Meadow Mueller 07/2003 - 04/2015

Meadow Mueller 07/2003 - 04/2015

March 20, 2014

Why Blog?

Today is the first day of Spring and I sit here listening to the sounds of a Wood Thrush behind me... on a cd. As this winter just doesn't seem to want to go away and I look for the small signs in the natural world that Spring is indeed coming regardless of the snow and cold temperatures, I still push it a little more by playing bird song cds in the kitchen. The Wood Thrush is one of my favorite calls! Check this link for various Thrush songs, about halfway down is a few of the Wood Thrush.

But anyways, back to what this blog is really about. Why do I blog?

Well, this question gets asked every now and then. One of the main reasons a couple people have asked me is because they don't see a whole lot of feedback in the comments section below the blogs. Even one or two comments to them seems not worth the whole ordeal of typing out these tales and sharing photos.

I say that is why I do it. To share a story and photos, for family, friends, strangers, whoever. And these things are for me too. It's an online journal of my adventures out there with the wild ones. I don't go back to the stories very often, but once in a while something brings up one of these old stories of mine and I can revisit it or easily share it to another.

These people aren't on any social media either, so telling them the conversations that generate at these sites because of my stories isn't proof enough.

And interestingly enough, they don't seem to catch on that them talking to me about my blog, discussing some recent occurrence is feedback just like someone commenting on the blog site; even after I bring this up. LoL!

I get lots of praise from the stories. Sometimes I get negative feedback. Sometimes something I've shared suddenly changes a person's view of me. Sometimes for the better. Sometimes for the worse. I take it all in stride. So here's something for those who ask me why I blog since they don't always see what's going on outside of this page.

In the past year I've shared this blog a few times through other blogs called Through The Eyes of a Saw-whet. As I logged in today, it's gotten another 30 hits this week. I've been told I am passionate, creative and a few have said I'm borderline crazy. Maybe I am a little of all three? But whatever the case may be, it's brought to light some of the don'ts regarding mingling with Northern Saw-whet Owls in the wild.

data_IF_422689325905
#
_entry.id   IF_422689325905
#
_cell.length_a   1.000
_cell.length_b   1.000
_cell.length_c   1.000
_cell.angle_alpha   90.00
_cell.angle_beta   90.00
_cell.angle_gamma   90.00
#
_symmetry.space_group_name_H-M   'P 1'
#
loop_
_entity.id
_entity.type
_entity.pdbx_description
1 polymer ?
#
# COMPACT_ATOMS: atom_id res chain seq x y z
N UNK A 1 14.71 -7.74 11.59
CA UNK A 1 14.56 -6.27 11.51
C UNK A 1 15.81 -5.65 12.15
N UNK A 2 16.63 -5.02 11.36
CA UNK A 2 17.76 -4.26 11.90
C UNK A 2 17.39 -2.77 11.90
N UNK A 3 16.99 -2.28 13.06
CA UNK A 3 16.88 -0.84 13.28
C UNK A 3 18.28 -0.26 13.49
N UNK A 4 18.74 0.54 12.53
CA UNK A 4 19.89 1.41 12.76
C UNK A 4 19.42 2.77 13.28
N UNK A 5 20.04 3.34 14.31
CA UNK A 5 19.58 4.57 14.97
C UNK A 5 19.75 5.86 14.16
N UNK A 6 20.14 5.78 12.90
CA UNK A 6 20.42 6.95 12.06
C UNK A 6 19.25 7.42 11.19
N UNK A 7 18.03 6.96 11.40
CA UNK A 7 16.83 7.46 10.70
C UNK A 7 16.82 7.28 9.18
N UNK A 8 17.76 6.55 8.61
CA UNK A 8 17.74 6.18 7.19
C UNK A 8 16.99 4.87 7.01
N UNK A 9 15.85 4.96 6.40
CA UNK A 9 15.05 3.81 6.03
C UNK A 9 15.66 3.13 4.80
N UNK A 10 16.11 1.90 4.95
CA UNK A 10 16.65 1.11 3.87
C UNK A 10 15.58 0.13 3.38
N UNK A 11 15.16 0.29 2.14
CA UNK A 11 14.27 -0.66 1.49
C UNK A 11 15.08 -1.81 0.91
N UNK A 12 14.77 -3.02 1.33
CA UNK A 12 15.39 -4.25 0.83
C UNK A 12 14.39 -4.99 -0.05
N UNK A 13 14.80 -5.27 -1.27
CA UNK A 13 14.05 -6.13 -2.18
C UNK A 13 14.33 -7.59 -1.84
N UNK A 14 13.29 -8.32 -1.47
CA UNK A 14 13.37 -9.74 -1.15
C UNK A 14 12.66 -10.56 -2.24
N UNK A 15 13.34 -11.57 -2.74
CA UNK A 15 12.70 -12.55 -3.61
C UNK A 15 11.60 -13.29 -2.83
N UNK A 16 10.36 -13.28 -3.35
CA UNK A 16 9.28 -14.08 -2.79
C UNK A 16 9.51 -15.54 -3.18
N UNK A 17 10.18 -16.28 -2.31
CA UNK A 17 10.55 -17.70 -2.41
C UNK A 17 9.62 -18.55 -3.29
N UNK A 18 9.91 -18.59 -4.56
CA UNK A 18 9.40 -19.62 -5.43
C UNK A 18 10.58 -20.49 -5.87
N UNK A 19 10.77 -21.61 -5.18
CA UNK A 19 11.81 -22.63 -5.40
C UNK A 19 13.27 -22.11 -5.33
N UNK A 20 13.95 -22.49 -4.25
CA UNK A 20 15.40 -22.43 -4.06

Sweet little sleepy Sam.


This more recent tale of helping out a dying cat in the middle of the road brought out a lot of emotions in people. One told me to post a warning before I share such a story as it brought them to tears. Why I Didn't Like This Monday. I heard from others saying they weren't sure they could do what I did that night. Some newcomers to my blog realized I'm more than just a long haired guy who likes metal music and a couple shots of whiskey every week. That last bit comes up often as people get to know me through my blog and social media pages. Funny how in this day and age some people still judge a book by it's cover.

This is a very powerful image of that night. And I hope someone out there decided to not let their kitty out the next evening after seeing it.


This story from late in 2013, to the rescue again (sort of) once again proved I may be a little crazy WITH passion. The most common comment I heard was "yer crazy messing with a Raccoon!" My only reply ever is "How could I not try and help?" Indeed Raccoons can be quite vicious creatures and they have a very bad reputation for being destructive; but they are just trying to survive outside in a world overtaken by humans and constant development. They are clever, crafty creatures and you got to commend them for adapting. Don't get pissed off because they dumped your green bin on the sidewalk. Be smart, don't put the bin out until the morning of pick-up. Secure your green bin wherever you store it. We use an old car battery on ours, out on our front porch. We've never had an issue. Regularly inspect the exterior of your home for signs of tampering or possible entry from wildlife. Don't act like it will never happen to you and then blow your lid when it does. But as I said above, "how could I not try and help?" This animal was badly injured. I had the highest of hopes for him, but in the end him being humanely put down was far better than how much more pain and suffering he would endure outside as winter rolled in.

Look at that face. I was a little intimidated by the sounds he made during my attempt to capture him but I wasn't giving up. I am by no means a trained professional but am chocked full of common sense and was fortunate enough to have a cage sitting in the shed that assisted me in catching him that night. Without that cage, I don't think I could have done it. Actually I know I could not have done it.


As much positive feedback I got from helping this Raccoon, there was negative too from the soulless cold hearts that see nothing but vermin with a Raccoon.

And that word vermin comes up as well with my pal Pierre and his gang. Pigeons = flying rats. Useless city birds that shit on everything and are good for nothing. I guess crazy and passionate come into play here once again. I've been warned many times of the disease carrying varmints those birds can be. Nothing a good hand washing after their visits don't take care of. It's not like I hand feed Pierre and then grab a sandwich right away. Sheesh! It's pretty cool how he walked into our lives one day, chose us, no coaxing with food, and has hung around all this time.

Pierre last week, March 12th, with hopefully the last big snow storm of the season.